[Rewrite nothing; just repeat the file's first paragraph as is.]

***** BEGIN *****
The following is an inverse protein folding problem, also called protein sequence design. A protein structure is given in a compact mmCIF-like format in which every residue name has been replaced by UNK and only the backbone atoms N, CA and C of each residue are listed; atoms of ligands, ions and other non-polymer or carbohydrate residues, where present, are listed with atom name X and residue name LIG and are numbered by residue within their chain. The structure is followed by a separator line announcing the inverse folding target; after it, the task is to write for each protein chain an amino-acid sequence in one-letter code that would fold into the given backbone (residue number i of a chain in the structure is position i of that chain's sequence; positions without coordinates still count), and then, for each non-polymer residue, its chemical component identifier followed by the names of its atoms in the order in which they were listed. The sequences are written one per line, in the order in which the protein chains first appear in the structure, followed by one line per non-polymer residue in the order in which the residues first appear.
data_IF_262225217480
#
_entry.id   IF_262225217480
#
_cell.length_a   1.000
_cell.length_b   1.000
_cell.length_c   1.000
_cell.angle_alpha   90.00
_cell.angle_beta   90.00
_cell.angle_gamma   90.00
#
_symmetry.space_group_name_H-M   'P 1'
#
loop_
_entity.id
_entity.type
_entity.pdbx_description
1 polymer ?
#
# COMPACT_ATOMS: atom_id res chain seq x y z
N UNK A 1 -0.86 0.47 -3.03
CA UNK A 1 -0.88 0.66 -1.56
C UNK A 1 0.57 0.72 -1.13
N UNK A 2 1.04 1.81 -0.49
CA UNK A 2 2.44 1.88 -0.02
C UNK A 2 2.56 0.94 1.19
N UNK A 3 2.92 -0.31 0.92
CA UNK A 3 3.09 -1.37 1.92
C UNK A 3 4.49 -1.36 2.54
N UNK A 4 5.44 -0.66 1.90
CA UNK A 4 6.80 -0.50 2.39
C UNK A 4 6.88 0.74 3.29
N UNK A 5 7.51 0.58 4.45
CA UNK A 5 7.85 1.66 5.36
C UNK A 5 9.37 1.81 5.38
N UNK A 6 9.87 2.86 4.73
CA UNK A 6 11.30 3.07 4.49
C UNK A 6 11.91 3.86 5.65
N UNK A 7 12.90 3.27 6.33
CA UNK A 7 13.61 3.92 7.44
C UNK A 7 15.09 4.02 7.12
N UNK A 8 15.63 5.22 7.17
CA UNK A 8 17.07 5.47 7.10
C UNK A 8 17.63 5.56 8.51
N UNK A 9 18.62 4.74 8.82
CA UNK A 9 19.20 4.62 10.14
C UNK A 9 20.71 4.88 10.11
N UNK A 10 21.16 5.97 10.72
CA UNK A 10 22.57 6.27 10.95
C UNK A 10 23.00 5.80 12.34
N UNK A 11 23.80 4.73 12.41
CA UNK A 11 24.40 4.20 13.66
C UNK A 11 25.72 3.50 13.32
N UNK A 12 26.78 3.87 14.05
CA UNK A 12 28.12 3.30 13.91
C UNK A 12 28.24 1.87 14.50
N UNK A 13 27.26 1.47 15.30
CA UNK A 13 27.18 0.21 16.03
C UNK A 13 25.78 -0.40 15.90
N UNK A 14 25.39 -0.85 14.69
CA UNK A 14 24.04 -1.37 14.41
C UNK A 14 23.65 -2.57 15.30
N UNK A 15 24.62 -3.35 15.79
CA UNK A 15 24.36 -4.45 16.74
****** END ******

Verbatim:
The following is an inverse protein folding problem, also called protein sequence design. A protein structure is given in a compact mmCIF-like format in which every residue name has been replaced by UNK and only the backbone atoms N, CA and C of each residue are listed; atoms of ligands, ions and other non-polymer or carbohydrate residues, where present, are listed with atom name X and residue name LIG and are numbered by residue within their chain. The structure is followed by a separator line announcing the inverse folding target; after it, the task is to write for each protein chain an amino-acid sequence in one-letter code that would fold into the given backbone (residue number i of a chain in the structure is position i of that chain's sequence; positions without coordinates still count), and then, for each non-polymer residue, its chemical component identifier followed by the names of its atoms in the order in which they were listed. The sequences are written one per line, in the order in which the protein chains first appear in the structure, followed by one line per non-polymer residue in the order in which the residues first appear.